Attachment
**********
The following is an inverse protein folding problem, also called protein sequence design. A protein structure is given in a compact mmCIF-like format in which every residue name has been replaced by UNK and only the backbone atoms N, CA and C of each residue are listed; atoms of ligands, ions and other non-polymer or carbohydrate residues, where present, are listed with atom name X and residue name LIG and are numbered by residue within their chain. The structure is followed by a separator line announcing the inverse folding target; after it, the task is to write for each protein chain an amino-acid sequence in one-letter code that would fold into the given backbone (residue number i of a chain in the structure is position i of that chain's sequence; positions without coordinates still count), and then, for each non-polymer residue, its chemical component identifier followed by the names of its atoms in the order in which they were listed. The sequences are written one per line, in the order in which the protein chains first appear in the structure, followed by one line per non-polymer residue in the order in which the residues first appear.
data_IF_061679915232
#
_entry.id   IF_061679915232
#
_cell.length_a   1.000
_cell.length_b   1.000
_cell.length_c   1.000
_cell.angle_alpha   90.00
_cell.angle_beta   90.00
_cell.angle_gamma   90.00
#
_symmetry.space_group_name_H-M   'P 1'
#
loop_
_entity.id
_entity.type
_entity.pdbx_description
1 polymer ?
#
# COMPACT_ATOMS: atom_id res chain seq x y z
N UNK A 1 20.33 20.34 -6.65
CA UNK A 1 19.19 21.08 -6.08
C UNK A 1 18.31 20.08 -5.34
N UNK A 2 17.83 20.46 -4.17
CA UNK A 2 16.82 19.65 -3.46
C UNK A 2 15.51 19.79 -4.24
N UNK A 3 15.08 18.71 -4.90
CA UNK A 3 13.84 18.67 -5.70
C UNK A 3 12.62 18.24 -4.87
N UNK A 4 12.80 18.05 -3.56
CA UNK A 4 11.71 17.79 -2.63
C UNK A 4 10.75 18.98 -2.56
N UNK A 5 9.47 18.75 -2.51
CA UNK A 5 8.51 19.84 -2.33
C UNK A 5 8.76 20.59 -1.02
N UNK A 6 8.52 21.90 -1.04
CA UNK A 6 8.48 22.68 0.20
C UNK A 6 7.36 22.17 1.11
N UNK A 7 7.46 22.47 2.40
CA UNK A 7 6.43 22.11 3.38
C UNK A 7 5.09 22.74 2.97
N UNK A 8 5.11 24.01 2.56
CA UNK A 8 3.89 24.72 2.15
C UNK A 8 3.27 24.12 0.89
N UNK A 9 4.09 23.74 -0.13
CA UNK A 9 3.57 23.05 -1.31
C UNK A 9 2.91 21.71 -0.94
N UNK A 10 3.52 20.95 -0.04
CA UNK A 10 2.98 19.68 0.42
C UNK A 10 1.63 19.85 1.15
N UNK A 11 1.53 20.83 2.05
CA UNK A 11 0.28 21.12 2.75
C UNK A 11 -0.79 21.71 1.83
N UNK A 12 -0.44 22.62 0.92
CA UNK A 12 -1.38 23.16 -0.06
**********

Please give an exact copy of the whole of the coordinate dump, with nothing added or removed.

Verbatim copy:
The following is an inverse protein folding problem, also called protein sequence design. A protein structure is given in a compact mmCIF-like format in which every residue name has been replaced by UNK and only the backbone atoms N, CA and C of each residue are listed; atoms of ligands, ions and other non-polymer or carbohydrate residues, where present, are listed with atom name X and residue name LIG and are numbered by residue within their chain. The structure is followed by a separator line announcing the inverse folding target; after it, the task is to write for each protein chain an amino-acid sequence in one-letter code that would fold into the given backbone (residue number i of a chain in the structure is position i of that chain's sequence; positions without coordinates still count), and then, for each non-polymer residue, its chemical component identifier followed by the names of its atoms in the order in which they were listed. The sequences are written one per line, in the order in which the protein chains first appear in the structure, followed by one line per non-polymer residue in the order in which the residues first appear.
data_IF_061679915232
#
_entry.id   IF_061679915232
#
_cell.length_a   1.000
_cell.length_b   1.000
_cell.length_c   1.000
_cell.angle_alpha   90.00
_cell.angle_beta   90.00
_cell.angle_gamma   90.00
#
_symmetry.space_group_name_H-M   'P 1'
#
loop_
_entity.id
_entity.type
_entity.pdbx_description
1 polymer ?
#
# COMPACT_ATOMS: atom_id res chain seq x y z
N UNK A 1 20.33 20.34 -6.65
CA UNK A 1 19.19 21.08 -6.08
C UNK A 1 18.31 20.08 -5.34
N UNK A 2 17.83 20.46 -4.17
CA UNK A 2 16.82 19.65 -3.46
C UNK A 2 15.51 19.79 -4.24
N UNK A 3 15.08 18.71 -4.90
CA UNK A 3 13.84 18.67 -5.70
C UNK A 3 12.62 18.24 -4.87
N UNK A 4 12.80 18.05 -3.56
CA UNK A 4 11.71 17.79 -2.63
C UNK A 4 10.75 18.98 -2.56
N UNK A 5 9.47 18.75 -2.51
CA UNK A 5 8.51 19.84 -2.33
C UNK A 5 8.76 20.59 -1.02
N UNK A 6 8.52 21.90 -1.04
CA UNK A 6 8.48 22.68 0.20
C UNK A 6 7.36 22.17 1.11
N UNK A 7 7.46 22.47 2.40
CA UNK A 7 6.43 22.11 3.38
C UNK A 7 5.09 22.74 2.97
N UNK A 8 5.11 24.01 2.56
CA UNK A 8 3.89 24.72 2.15
C UNK A 8 3.27 24.12 0.89
N UNK A 9 4.09 23.74 -0.13
CA UNK A 9 3.57 23.05 -1.31
C UNK A 9 2.91 21.71 -0.94
N UNK A 10 3.52 20.95 -0.04
CA UNK A 10 2.98 19.68 0.42
C UNK A 10 1.63 19.85 1.15
N UNK A 11 1.53 20.83 2.05
CA UNK A 11 0.28 21.12 2.75
C UNK A 11 -0.79 21.71 1.83
N UNK A 12 -0.44 22.62 0.92
CA UNK A 12 -1.38 23.16 -0.06